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Review from July 1st. The full book title is Patterns for Theatrical Costumes: Garments, Trims, and Accessories from Ancient Egypt to 1915.

Which is basically what you get. This is an extremely useful book if you are interested in historical clothing that is a reasonable compromise between appearance and accuracy. Well, historical clothing from Western Europe, mostly. The progression goes Egypt, Greeks, Romans, Dark Ages, and continues from there; there's a generic Chinese and generic Japanese no-period-given set of patterns, which would bother me more if the rest of the patterns weren't also very generalized, but still bothers me.

Each time period gets generic that-era male and female outfits, with a few having variants shown for different classes or social groups. The amount of time that elapses between outfits is kind of odd-- we get three separate thirteenth-century things, for instance, and one fourteenth-century, and I'm not quite sure why. All the garment terminology is correct as far as I know. Hats get patterns, as do belts. Shoes don't, but they are pictured. Undergarment patterns happen when they are necessary for supporting the outer structure, so that you can build a working bustle or hoopskirt from this book but you're on your own at figuring out what, if anything, to put under the bishop's robes. Each pattern set also has a page of suggested embroidery/decorative motifs, and points out when odd fabrics and furs would be appropriate.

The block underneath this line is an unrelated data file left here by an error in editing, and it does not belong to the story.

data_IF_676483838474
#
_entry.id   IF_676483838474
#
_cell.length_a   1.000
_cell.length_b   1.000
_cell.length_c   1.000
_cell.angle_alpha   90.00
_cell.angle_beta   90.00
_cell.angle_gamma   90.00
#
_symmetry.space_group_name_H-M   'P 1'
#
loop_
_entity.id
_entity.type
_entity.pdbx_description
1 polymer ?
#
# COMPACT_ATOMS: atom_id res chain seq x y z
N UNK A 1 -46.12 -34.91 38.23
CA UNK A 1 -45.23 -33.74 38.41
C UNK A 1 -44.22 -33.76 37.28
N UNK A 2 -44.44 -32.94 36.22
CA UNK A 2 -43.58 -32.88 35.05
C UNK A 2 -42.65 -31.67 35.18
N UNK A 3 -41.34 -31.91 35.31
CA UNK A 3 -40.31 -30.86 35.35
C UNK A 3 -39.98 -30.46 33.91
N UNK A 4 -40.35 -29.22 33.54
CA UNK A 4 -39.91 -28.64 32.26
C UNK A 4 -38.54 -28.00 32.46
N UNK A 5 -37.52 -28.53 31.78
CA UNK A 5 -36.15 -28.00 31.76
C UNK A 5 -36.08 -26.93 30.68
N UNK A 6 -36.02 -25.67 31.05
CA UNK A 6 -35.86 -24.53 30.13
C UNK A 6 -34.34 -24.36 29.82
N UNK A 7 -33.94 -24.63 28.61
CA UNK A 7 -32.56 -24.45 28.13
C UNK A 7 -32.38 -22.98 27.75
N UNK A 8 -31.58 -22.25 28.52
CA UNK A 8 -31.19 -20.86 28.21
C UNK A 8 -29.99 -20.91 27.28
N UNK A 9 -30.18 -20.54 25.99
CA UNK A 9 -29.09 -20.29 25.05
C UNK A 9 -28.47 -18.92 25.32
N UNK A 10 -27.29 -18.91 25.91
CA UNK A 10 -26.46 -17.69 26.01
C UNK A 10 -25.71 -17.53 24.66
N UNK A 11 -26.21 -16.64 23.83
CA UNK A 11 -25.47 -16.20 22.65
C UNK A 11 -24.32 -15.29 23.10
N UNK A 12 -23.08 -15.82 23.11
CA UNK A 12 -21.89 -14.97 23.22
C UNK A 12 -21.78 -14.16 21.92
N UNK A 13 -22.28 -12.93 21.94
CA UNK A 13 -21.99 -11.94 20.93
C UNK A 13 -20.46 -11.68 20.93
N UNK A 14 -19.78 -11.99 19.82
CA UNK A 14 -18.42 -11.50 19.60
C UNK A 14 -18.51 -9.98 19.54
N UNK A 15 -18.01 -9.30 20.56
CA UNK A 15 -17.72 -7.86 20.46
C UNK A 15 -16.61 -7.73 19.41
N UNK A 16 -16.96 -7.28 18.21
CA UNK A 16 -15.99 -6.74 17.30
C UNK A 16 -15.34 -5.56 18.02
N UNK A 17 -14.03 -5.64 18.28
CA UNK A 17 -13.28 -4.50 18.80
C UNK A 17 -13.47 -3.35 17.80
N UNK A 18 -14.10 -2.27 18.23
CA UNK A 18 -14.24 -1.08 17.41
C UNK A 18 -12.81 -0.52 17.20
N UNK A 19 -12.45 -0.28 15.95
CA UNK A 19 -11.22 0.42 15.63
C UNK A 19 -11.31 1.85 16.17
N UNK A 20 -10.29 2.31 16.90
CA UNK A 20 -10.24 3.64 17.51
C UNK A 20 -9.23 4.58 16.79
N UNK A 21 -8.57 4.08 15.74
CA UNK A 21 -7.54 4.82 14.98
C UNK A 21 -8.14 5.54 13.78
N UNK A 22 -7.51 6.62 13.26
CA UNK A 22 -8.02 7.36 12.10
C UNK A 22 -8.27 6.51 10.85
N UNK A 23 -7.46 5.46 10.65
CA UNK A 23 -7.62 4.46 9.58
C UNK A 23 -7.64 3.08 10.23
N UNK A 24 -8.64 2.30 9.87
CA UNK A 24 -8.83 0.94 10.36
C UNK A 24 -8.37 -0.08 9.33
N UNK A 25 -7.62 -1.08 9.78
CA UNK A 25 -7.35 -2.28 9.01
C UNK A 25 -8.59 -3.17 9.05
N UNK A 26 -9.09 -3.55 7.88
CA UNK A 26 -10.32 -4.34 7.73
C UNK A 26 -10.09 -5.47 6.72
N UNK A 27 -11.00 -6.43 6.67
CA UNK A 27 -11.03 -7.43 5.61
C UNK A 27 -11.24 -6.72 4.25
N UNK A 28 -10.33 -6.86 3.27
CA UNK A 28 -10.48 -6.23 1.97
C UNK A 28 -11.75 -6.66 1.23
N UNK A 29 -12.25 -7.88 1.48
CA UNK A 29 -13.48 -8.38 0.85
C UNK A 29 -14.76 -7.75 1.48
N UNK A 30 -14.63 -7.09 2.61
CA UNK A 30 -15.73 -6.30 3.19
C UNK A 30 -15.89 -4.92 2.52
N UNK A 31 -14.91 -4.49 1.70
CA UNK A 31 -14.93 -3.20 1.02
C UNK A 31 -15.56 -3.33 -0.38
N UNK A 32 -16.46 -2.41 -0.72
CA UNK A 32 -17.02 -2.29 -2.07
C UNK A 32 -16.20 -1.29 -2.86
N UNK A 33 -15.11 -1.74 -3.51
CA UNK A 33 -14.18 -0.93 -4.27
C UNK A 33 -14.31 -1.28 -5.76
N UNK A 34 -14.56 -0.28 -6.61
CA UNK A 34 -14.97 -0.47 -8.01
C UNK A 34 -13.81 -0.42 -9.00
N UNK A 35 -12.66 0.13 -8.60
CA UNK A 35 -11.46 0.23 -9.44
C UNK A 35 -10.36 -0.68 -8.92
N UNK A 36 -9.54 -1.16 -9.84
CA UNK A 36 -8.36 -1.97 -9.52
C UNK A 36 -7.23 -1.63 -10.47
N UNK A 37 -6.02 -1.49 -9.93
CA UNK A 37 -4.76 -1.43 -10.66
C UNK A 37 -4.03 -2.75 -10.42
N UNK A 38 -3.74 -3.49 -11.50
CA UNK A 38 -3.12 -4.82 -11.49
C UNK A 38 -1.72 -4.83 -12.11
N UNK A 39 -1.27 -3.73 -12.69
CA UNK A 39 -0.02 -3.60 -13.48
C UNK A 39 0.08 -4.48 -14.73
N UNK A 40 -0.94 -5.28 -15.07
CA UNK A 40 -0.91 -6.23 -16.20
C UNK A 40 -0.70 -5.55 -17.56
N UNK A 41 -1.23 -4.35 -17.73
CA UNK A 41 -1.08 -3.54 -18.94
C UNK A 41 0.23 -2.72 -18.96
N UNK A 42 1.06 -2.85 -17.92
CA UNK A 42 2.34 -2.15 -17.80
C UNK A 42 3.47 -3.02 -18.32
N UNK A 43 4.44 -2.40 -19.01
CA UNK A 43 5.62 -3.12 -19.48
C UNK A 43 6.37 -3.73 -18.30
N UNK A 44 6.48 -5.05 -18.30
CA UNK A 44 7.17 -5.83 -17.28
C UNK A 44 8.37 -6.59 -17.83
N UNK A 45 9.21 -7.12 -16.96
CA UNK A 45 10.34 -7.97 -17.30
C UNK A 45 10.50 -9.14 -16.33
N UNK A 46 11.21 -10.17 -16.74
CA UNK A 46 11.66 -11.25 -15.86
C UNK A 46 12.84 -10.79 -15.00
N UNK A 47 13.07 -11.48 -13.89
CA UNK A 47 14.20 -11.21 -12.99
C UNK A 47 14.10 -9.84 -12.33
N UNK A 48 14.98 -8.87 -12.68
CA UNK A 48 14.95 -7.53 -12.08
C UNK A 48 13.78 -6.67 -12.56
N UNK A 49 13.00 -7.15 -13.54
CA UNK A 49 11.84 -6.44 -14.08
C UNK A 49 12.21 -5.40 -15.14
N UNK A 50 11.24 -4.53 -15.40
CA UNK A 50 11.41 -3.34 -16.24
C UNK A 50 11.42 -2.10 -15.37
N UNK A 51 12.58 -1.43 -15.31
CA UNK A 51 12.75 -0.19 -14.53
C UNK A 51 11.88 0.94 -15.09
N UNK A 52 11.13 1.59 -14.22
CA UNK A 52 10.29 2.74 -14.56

All of the patterns are duplicated at 1/8" to the real inch, with several methods of enlarging them given-- this book is old enough not to be able to mention that you can just scan them, blow them up, and print them out, which is what my house does-- and they all come in three sizes. The designer assumes you know the basics of draping and seam allowances and, well, standard garment construction; she'll tell you if there's anything really peculiar going on, and admits that nobody, but nobody, likes building hosen now that it would take too long to knit them so maybe you should just buy tights.

I would like to reiterate that this is clothing meant to look good at a distance, and that the designer expects you to put in the work yourself to modify it for whatever purposes you need, and says as much directly. If you are a stickler for specificity and accuracy, this is a starting point, not an end. That said, the overall authenticity level is, let us say, about two hundred and fifty percent better than your local Renaissance festival, at least. With the willingness to do a little research, you can get spectacular things out of this-- we've had the book in the house for several years, it's one of Thrud's most used references, and I'd flipped through it but never sat down and read it through before.

The interesting thing when you read it straight through is watching the evolution, because clothes basically start with 'here is a piece of cloth which we will keep on a body somehow', and then continue to ring changes on that until a technical innovation comes along, at which point they ring all the changes on that. You can really see the shapes of garments shifting here. It's also neat tracking at which eras men's garments were silliest and at which eras women's were; it does not quite alternate.